The Middle Kingdom


IJ: I think that myths are waning in a way, aren’t they? I think it’s interesting to reveal through visual deconstruction. For instance, in the way the flying sequences were constructed by showing the labour that’s attached to a technique, and it’s also a way of trying to reveal the means of production – so I think also there is that aspect, but it works on this other meta level.


MC: Is it a comment on the Chinese movie genre in mainstream cinema, the Chinese ‘Hit’ movies that we love in the West?


IJ: Yes, precisely, there is that, and in a way, it’s the video art section of the work.


MC: Why distinguish this section from the rest?


IJ: Well you know, it’s my version of [3]Expanded Cinema, I think there are a lot of rights on Expanded Cinema that talks about 70’s and the 80’s that doesn’t talk about the 90’s, or certainly anything about the 2000’s because this work is not like Expanded Cinema of that genre – it’s not made by somebody who is white, for example, and male, in that kind of heterosexual sense.  I think a lot of these debates around the moving image are so euro-centric. That’s one of the other things I’ve enjoyed about making this work, not that I’m not European or black European.  I think it’s interesting to have that cross-cultural transnational aesthetic conversation, where you’re utilizing technologies and formats, and at the same time doing that in correlation to somewhere else than the West.


Another aspect of the installation that one should mention is the performative nature of the piece. When viewing the piece in its own environment, different sequences of the film play simultaneously on the nine screens, thus pulling the audience in different directions. By doing this, Isaac is ‘choreographing the spectator and wants the audience to move in the space.  This makes the dialogue and narrative more discursive with the audience, as well as making it an altogether more immersive experience.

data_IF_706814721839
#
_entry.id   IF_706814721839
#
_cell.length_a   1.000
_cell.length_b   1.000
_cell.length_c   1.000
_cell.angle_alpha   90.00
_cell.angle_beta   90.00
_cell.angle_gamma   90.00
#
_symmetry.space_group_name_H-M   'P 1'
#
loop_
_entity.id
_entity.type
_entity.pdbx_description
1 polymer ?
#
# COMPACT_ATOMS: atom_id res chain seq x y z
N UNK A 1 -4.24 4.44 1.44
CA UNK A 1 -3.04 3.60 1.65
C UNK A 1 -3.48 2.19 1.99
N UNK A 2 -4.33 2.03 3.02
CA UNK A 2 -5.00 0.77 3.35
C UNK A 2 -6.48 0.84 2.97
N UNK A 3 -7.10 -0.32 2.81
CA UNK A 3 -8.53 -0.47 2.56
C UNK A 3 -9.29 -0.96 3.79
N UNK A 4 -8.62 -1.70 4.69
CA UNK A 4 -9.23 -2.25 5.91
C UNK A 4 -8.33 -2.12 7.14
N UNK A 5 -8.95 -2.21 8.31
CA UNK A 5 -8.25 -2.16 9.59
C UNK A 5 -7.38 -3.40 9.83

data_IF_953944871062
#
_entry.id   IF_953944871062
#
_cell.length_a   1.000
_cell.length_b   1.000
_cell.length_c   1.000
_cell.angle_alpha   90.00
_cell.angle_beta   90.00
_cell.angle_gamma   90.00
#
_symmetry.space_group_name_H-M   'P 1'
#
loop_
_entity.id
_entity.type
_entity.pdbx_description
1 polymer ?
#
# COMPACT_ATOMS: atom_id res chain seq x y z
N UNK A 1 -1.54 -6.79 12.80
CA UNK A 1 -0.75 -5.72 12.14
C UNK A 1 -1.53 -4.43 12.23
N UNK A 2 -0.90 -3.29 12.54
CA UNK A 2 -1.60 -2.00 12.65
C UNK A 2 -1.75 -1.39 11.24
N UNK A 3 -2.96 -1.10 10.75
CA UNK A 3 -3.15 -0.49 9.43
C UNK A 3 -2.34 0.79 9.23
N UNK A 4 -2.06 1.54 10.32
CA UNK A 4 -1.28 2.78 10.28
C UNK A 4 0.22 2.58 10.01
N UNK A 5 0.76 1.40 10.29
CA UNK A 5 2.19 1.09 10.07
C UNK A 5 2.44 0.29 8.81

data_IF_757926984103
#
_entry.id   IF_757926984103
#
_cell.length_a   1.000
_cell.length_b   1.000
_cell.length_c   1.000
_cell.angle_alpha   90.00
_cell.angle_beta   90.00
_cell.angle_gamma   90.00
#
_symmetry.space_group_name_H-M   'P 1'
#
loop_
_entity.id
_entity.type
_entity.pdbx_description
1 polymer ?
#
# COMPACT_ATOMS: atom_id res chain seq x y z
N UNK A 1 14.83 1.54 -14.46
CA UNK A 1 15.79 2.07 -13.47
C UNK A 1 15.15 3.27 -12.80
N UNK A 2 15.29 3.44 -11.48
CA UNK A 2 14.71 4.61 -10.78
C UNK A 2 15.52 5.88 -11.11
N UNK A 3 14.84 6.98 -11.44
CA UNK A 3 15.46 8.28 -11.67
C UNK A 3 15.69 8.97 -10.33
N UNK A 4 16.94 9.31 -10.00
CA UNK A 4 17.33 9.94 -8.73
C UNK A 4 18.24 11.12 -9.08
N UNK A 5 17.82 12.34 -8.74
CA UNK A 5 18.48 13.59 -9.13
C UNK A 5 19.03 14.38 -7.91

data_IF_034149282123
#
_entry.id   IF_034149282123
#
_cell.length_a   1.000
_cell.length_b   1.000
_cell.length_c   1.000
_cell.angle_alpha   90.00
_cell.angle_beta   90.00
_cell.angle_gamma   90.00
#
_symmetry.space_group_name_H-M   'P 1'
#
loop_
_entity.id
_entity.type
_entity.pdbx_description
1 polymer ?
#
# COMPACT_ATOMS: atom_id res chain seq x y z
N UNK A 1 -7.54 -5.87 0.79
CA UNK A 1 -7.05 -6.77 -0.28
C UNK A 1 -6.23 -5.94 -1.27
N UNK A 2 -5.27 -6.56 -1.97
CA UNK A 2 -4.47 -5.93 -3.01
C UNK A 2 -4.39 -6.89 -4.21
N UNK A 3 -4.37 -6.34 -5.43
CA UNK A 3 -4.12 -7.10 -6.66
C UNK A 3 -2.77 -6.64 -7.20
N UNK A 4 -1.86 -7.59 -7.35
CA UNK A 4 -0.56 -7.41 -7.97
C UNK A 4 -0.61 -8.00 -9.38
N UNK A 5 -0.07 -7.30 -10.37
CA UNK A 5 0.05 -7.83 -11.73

MC: You shot ‘Ten Thousand Waves’ at the prestigious Shanghai Film Studios, one of the largest film studios in China.  How did the experience of working there compare to other established film studios?


IJ: The technicians were amazing…fantastic! That’s why I said it’s like the Olympic Games, because of the commitment to making images and to this work. I think its Chineseness in that. This would be difficult to achieve in the West, in terms of the budget, the sensitivities, the specificities and the work ethic.


MC: Would you go back to China to make other pieces?


IJ: Absolutely, without a shadow of a doubt – working with Zhao Xiaoshi the cinematographer for example; I spoke no Mandarin and he spoke no English. I remember when we were shooting the opening frame of The Calligrapher, and in my mind, I would say, ‘I think we should move it to the left’. With no prompt from me, he would just move it the left.  On another occasion, when we were shooting the mountain – I thought to myself, we should pan it to the right’ and sure enough, within a few seconds, he panned it to the right.  It tells you something about someone who has a more experimental approach and is able to view it from a different angle.


MC: Did they learn a lot from you?


IJ: I learned a lot from them.


MC: How does ‘Ten Thousand Waves’ compare to your other installations?